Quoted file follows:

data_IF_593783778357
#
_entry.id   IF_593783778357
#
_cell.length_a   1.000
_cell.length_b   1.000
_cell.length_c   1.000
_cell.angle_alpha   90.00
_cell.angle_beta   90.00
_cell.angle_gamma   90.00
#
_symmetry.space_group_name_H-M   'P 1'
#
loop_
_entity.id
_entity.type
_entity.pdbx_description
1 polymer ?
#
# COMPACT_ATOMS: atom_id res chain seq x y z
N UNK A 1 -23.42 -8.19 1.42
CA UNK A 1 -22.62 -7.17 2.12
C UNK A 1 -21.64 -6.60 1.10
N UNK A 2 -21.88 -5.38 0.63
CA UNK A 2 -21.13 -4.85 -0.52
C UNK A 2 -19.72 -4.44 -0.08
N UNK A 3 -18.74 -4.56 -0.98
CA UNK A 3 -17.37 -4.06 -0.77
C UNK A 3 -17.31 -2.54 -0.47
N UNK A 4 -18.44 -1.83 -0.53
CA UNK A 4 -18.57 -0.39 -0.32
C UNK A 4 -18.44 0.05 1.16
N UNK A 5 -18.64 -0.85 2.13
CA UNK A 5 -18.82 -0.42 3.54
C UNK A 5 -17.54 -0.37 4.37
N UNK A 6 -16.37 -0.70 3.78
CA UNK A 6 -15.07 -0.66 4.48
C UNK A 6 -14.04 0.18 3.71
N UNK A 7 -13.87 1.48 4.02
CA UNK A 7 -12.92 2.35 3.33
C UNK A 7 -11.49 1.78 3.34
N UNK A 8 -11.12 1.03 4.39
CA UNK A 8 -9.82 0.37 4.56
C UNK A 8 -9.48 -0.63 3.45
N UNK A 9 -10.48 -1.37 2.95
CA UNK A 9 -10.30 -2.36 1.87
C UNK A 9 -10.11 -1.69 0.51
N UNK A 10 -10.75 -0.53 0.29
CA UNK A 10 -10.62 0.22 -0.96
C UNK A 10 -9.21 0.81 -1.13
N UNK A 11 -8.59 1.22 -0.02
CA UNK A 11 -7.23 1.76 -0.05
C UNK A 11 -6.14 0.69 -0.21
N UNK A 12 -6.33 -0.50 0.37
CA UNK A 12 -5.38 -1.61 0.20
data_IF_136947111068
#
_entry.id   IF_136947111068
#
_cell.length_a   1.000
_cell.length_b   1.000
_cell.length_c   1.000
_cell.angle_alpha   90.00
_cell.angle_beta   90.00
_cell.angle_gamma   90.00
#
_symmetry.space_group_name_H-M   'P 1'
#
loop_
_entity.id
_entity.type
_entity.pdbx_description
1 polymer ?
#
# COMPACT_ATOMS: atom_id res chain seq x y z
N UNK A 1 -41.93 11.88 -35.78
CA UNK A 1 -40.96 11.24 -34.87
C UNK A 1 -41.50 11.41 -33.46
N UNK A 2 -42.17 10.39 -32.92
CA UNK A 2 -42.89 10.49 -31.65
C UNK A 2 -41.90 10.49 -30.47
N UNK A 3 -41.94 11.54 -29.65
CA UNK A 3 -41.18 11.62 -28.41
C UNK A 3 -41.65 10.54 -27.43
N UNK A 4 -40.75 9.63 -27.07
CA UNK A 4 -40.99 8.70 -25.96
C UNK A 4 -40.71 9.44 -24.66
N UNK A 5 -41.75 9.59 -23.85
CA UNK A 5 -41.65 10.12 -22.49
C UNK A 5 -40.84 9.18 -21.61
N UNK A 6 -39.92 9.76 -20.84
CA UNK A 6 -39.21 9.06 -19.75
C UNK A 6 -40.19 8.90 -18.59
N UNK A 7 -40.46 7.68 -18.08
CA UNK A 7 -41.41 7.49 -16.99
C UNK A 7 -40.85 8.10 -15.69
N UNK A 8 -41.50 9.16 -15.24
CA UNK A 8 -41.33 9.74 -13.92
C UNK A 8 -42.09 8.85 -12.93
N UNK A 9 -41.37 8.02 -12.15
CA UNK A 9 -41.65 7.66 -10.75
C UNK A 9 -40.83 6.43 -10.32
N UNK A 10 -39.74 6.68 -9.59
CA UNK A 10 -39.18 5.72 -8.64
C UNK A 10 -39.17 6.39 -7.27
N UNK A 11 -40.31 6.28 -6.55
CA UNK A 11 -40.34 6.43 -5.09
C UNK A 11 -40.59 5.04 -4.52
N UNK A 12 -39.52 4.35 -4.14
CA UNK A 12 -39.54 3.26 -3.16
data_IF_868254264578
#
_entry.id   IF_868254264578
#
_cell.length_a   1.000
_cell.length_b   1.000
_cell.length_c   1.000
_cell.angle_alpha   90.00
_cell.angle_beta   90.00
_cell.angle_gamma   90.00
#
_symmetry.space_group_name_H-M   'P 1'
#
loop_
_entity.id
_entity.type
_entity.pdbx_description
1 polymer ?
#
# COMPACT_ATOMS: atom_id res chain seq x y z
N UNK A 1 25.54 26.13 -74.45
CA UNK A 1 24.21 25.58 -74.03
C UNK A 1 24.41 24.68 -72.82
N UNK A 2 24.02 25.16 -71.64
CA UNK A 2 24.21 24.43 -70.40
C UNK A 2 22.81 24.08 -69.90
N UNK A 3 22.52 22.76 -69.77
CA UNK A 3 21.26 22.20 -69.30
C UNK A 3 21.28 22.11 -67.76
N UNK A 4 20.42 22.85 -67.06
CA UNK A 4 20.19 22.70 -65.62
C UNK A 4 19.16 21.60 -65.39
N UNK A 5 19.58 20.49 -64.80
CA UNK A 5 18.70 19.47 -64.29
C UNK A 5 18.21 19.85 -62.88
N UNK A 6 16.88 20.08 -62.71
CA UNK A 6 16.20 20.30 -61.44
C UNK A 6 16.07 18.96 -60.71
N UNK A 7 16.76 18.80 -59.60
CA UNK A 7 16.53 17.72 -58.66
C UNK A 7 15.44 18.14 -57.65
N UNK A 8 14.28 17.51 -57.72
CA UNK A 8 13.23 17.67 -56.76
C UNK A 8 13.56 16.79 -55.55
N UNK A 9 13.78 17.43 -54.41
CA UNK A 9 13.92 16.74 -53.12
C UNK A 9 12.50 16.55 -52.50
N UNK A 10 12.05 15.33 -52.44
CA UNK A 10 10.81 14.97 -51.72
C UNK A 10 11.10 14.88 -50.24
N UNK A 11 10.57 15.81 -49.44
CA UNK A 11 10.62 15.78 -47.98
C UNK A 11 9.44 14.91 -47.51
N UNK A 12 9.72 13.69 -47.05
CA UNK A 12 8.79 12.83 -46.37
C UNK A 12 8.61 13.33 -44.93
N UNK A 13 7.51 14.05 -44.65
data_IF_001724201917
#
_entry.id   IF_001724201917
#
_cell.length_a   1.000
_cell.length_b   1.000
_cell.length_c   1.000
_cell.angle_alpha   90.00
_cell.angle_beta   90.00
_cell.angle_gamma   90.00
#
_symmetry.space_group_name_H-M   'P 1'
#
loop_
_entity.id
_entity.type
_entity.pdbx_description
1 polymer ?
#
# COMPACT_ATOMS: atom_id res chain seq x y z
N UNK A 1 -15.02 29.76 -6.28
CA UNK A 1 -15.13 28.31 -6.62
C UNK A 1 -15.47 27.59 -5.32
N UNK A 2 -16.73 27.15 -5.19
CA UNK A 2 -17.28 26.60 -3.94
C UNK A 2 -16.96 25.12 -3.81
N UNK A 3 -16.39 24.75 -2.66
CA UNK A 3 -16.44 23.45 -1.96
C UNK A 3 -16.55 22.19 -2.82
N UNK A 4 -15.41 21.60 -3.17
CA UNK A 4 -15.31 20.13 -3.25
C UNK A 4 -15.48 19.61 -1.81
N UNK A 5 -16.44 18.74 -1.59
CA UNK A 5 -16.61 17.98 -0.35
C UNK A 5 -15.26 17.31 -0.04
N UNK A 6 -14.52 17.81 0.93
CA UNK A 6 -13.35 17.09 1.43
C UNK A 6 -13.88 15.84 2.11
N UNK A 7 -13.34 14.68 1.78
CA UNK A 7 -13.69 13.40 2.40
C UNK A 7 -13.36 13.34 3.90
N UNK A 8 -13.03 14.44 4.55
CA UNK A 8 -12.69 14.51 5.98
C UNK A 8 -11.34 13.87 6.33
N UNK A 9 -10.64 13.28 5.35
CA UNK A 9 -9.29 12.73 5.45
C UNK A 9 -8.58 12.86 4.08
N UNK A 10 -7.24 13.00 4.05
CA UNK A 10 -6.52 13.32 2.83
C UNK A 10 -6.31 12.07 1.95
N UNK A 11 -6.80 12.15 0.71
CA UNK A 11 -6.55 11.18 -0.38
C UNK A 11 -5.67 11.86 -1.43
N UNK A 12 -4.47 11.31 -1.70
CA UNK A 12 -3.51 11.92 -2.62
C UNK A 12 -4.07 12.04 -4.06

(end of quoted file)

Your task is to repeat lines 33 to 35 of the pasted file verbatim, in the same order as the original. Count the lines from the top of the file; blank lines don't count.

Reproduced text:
N UNK A 5 -18.64 -0.85 2.13
CA UNK A 5 -18.82 -0.42 3.54
C UNK A 5 -17.54 -0.37 4.37